We have agreed to concentrate on research and community programs.  Initially ALERT assisted with water supplies, minor bridge and road repairs, and also bought camping equipment for the rangers. An abandoned group of buildings has been renovated to provide accommodation and facilities for researchers (both local and foreign). We will also invest in advertising the Park to increase visitor numbers which will increase revenue earnings for the Park and provide a presence in the park which in itself is a deterrent to poachers.

#2 Social Development and Education Programs. 

Protection of the Park and the habitat will not be successful unless the surrounding communities’ reliance on natural resources is reduced, that they feel that they are part of the management of the Park, and are receiving benefits from it.  A variety of social development programs in adjacent communities will be undertaken to improve food security and conventional education and provide conservation education and vocational training.

#3 The research will be undertaken on the existing wild population.

that is currently below the carrying capacity of the Park, to assist in the management of this largely isolated population. No research has been carried out in this Park for over two decades.  ALERT scientists will be carrying out research in a variety of areas to ensure that the Park is able to maintain biodiversity, that ultimately is able to support the lion population, and produce benefits for neighbouring communities.

Aim of the Chizarira Lion Research

The Chizarira ALERT research team seeks to determine the population dynamics of the Lions in Chizarira National Park. The lack of adequate information about the Lion population within the area hinders the implementation of strategic and effective conservation efforts of the species and its habitat.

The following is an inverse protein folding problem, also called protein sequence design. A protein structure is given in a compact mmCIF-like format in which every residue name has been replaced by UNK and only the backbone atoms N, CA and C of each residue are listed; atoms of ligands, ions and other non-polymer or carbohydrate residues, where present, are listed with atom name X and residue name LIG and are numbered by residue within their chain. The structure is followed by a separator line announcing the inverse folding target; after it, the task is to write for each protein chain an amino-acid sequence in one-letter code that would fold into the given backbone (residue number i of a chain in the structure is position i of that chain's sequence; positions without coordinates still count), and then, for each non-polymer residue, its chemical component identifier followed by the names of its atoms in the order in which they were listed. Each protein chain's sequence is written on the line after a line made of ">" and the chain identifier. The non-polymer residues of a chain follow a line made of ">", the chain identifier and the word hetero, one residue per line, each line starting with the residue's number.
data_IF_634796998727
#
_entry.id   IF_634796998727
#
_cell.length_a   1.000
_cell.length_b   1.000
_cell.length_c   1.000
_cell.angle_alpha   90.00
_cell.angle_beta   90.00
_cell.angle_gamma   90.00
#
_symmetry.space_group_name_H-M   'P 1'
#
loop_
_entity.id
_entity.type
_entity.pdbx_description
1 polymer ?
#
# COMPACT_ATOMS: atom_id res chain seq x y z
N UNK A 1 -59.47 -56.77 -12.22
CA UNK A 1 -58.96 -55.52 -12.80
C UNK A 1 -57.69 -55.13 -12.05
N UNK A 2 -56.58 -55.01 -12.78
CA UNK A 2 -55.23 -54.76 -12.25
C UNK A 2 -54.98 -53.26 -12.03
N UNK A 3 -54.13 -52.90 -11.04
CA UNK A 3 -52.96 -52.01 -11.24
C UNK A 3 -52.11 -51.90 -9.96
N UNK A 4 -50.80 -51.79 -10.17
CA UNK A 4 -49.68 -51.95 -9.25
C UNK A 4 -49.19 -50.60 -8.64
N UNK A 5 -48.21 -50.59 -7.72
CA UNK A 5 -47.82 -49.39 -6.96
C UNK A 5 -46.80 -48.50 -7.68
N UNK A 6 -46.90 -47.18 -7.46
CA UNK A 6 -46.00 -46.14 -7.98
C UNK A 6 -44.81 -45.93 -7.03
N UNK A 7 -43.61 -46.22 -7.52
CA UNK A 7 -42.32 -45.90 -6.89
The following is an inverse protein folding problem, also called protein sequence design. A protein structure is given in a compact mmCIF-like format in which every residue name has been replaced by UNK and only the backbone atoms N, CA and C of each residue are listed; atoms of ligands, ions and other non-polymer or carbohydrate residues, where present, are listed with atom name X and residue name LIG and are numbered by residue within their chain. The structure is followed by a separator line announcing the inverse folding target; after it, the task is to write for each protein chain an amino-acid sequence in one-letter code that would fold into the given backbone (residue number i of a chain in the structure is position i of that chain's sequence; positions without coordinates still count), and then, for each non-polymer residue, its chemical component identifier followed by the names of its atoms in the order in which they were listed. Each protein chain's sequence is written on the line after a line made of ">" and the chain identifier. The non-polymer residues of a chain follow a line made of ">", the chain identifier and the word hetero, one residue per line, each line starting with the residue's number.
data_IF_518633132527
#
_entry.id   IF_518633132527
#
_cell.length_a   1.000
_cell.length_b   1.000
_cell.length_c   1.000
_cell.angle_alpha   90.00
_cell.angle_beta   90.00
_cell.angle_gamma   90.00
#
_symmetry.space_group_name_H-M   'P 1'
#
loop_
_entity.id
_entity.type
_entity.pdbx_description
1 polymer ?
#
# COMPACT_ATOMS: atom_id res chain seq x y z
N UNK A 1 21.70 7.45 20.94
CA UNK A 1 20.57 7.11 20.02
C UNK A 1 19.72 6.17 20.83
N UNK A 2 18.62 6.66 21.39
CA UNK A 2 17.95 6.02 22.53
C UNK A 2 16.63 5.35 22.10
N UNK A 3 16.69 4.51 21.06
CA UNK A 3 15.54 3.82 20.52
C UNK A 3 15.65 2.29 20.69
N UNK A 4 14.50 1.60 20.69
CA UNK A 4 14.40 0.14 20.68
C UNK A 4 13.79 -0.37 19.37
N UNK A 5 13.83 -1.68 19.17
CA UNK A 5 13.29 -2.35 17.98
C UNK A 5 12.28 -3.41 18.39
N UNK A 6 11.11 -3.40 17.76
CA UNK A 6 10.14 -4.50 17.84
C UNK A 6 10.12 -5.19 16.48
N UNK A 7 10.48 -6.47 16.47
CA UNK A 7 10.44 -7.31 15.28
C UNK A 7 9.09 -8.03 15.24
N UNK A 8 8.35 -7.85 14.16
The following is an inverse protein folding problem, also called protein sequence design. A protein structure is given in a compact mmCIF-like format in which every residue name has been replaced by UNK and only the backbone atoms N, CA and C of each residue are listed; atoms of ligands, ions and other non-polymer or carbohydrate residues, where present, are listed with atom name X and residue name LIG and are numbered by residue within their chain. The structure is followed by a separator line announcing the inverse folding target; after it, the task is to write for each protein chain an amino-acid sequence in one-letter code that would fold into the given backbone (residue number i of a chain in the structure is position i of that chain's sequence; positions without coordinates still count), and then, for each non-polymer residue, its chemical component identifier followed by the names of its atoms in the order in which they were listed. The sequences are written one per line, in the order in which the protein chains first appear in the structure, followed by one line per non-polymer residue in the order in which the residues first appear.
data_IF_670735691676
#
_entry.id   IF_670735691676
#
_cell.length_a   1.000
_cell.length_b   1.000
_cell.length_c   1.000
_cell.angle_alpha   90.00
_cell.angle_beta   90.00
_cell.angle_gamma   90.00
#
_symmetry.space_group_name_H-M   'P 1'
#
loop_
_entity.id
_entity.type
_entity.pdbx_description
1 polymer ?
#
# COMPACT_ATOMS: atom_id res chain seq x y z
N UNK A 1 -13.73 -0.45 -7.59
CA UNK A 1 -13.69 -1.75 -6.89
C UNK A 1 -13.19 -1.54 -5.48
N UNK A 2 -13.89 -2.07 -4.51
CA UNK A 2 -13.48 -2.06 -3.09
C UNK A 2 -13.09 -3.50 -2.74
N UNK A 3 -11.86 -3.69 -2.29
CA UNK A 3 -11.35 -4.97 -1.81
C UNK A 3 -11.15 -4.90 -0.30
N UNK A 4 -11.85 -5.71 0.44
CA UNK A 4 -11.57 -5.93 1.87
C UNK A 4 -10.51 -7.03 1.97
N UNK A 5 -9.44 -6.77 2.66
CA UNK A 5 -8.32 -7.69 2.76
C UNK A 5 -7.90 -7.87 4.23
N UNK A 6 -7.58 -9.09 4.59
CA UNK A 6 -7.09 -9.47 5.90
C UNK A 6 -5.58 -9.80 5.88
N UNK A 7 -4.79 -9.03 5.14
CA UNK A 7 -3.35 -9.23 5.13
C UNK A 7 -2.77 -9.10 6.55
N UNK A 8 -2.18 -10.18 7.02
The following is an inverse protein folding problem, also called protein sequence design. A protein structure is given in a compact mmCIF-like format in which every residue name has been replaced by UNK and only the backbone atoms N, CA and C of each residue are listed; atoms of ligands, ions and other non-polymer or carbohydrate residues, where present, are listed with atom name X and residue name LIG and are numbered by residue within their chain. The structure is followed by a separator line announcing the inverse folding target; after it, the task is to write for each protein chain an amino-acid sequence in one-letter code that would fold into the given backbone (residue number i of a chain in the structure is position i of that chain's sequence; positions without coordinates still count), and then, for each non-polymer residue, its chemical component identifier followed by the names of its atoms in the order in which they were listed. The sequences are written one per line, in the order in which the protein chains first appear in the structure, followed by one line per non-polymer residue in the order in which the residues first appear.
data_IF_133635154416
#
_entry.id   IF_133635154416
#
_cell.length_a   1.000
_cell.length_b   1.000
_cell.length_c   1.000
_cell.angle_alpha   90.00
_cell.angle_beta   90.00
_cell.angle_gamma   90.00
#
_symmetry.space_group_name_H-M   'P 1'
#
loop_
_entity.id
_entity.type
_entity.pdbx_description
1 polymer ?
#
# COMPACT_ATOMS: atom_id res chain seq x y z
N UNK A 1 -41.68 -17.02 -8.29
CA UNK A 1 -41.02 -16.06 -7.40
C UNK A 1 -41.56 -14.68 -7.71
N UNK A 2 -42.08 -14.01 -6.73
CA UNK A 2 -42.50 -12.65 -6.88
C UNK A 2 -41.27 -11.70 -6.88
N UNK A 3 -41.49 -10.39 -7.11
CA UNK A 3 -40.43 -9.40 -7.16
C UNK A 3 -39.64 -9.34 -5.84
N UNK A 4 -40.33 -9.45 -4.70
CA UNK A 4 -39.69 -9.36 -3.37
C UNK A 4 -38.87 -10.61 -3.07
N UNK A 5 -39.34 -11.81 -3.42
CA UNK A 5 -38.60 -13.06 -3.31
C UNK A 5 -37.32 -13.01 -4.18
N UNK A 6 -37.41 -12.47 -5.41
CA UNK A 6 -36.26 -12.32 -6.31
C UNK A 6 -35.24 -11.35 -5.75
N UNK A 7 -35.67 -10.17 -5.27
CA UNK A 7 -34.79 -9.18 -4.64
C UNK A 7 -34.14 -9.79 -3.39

This research seeks to determine the population density, population trends, demography and to identify existing and potential threats to local Lion populations in Chizarira National Park.

MAY UPDATE 2019

Collared Lions

During the month of May 2019, the ALERT research team conducted an online GPS tracking of a collared lion identified as 2170 who has an active GPS-VHF collar.

The movement of civilian- humans through the park could be a matter of concern as it could lead to human/ wildlife conflict within the park since the pride spent some time there

Various kill sites were noted these included 1 male waterbuck, an adult male and female kudu and 1 bull Sable.

Mabola pride

During the month of May, a lioness and two young cubs (a month old) were seen by the Mucheni river bed. The lioness and cubs were by a waterbuck kill site and luckily, they were not that skittish even for tourists that saw them.

The ALERT team set up camera traps around the Mabola- Mucheni river bed area and got pictures of the cubs, Male lion spoor was seen along the main roads but it was not seen at any point.

Raptor sighting

Raptors seen in Chizarira National Park in May 2019 include the African Fish Eagle, Black Eagle, white-backed vultures, Yellow-billed kite, African goshawk, Bateleur, Spotted Eagle Owl.

25 individuals of the crested guineafowl were seen by Mucheni gorge.

Social Responsibility

ALERT supported and played a pivotal role in the Binga Marathon program that occurred on the 18th of May. The Marathon focused on educating people about dealing with human-wildlife conflict. It covered every age group from young primary school children to the elderly.

This was an essential stage for ALERT and other notable organizations to enlighten the local people about reducing and handling human-wildlife threats.